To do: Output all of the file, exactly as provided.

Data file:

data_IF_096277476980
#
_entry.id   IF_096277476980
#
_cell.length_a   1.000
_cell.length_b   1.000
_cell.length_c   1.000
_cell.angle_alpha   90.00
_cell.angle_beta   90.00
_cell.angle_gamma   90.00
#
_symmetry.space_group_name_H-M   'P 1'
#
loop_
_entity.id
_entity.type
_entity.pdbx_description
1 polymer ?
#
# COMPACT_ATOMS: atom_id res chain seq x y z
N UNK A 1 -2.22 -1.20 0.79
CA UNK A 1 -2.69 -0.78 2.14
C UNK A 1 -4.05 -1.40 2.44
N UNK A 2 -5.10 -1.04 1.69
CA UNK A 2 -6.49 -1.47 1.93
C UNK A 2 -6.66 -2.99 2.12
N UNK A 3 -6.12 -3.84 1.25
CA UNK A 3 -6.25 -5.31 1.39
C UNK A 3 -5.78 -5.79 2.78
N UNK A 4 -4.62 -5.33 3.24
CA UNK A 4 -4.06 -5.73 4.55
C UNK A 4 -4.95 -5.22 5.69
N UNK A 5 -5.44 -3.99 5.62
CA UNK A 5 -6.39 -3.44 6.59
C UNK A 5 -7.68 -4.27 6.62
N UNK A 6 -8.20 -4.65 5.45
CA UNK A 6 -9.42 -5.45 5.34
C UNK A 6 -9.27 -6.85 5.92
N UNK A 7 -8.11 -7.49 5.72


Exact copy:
data_IF_096277476980
#
_entry.id   IF_096277476980
#
_cell.length_a   1.000
_cell.length_b   1.000
_cell.length_c   1.000
_cell.angle_alpha   90.00
_cell.angle_beta   90.00
_cell.angle_gamma   90.00
#
_symmetry.space_group_name_H-M   'P 1'
#
loop_
_entity.id
_entity.type
_entity.pdbx_description
1 polymer ?
#
# COMPACT_ATOMS: atom_id res chain seq x y z
N UNK A 1 -2.22 -1.20 0.79
CA UNK A 1 -2.69 -0.78 2.14
C UNK A 1 -4.05 -1.40 2.44
N UNK A 2 -5.10 -1.04 1.69
CA UNK A 2 -6.49 -1.47 1.93
C UNK A 2 -6.66 -2.99 2.12
N UNK A 3 -6.12 -3.84 1.25
CA UNK A 3 -6.25 -5.31 1.39
C UNK A 3 -5.78 -5.79 2.78
N UNK A 4 -4.62 -5.33 3.24
CA UNK A 4 -4.06 -5.73 4.55
C UNK A 4 -4.95 -5.22 5.69
N UNK A 5 -5.44 -3.99 5.62
CA UNK A 5 -6.39 -3.44 6.59
C UNK A 5 -7.68 -4.27 6.62
N UNK A 6 -8.20 -4.65 5.45
CA UNK A 6 -9.42 -5.45 5.34
C UNK A 6 -9.27 -6.85 5.92
N UNK A 7 -8.11 -7.49 5.72